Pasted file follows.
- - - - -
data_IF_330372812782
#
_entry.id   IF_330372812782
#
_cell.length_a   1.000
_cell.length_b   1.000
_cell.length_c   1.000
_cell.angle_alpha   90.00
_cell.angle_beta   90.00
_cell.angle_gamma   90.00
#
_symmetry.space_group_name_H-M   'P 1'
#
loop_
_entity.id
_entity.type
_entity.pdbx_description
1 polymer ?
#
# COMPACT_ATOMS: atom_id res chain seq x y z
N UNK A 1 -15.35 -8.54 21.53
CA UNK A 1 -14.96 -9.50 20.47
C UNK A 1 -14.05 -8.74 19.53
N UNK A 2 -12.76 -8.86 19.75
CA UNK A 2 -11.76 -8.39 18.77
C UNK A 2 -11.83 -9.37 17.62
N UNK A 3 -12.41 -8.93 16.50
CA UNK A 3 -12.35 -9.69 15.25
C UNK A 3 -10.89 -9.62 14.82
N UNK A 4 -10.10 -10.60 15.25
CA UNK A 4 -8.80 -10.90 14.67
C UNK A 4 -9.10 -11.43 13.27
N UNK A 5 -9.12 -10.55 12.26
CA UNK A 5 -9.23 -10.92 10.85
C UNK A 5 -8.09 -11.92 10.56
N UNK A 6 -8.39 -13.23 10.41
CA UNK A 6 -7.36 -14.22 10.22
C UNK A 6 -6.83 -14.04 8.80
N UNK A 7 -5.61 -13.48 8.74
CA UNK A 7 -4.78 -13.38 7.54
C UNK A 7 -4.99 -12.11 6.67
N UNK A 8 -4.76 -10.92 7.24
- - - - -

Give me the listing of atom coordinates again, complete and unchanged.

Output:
data_IF_330372812782
#
_entry.id   IF_330372812782
#
_cell.length_a   1.000
_cell.length_b   1.000
_cell.length_c   1.000
_cell.angle_alpha   90.00
_cell.angle_beta   90.00
_cell.angle_gamma   90.00
#
_symmetry.space_group_name_H-M   'P 1'
#
loop_
_entity.id
_entity.type
_entity.pdbx_description
1 polymer ?
#
# COMPACT_ATOMS: atom_id res chain seq x y z
N UNK A 1 -15.35 -8.54 21.53
CA UNK A 1 -14.96 -9.50 20.47
C UNK A 1 -14.05 -8.74 19.53
N UNK A 2 -12.76 -8.86 19.75
CA UNK A 2 -11.76 -8.39 18.77
C UNK A 2 -11.83 -9.37 17.62
N UNK A 3 -12.41 -8.93 16.50
CA UNK A 3 -12.35 -9.69 15.25
C UNK A 3 -10.89 -9.62 14.82
N UNK A 4 -10.10 -10.60 15.25
CA UNK A 4 -8.80 -10.90 14.67
C UNK A 4 -9.10 -11.43 13.27
N UNK A 5 -9.12 -10.55 12.26
CA UNK A 5 -9.23 -10.92 10.85
C UNK A 5 -8.09 -11.92 10.56
N UNK A 6 -8.39 -13.23 10.41
CA UNK A 6 -7.36 -14.22 10.22
C UNK A 6 -6.83 -14.04 8.80
N UNK A 7 -5.61 -13.48 8.74
CA UNK A 7 -4.78 -13.38 7.54
C UNK A 7 -4.99 -12.11 6.67
N UNK A 8 -4.76 -10.92 7.24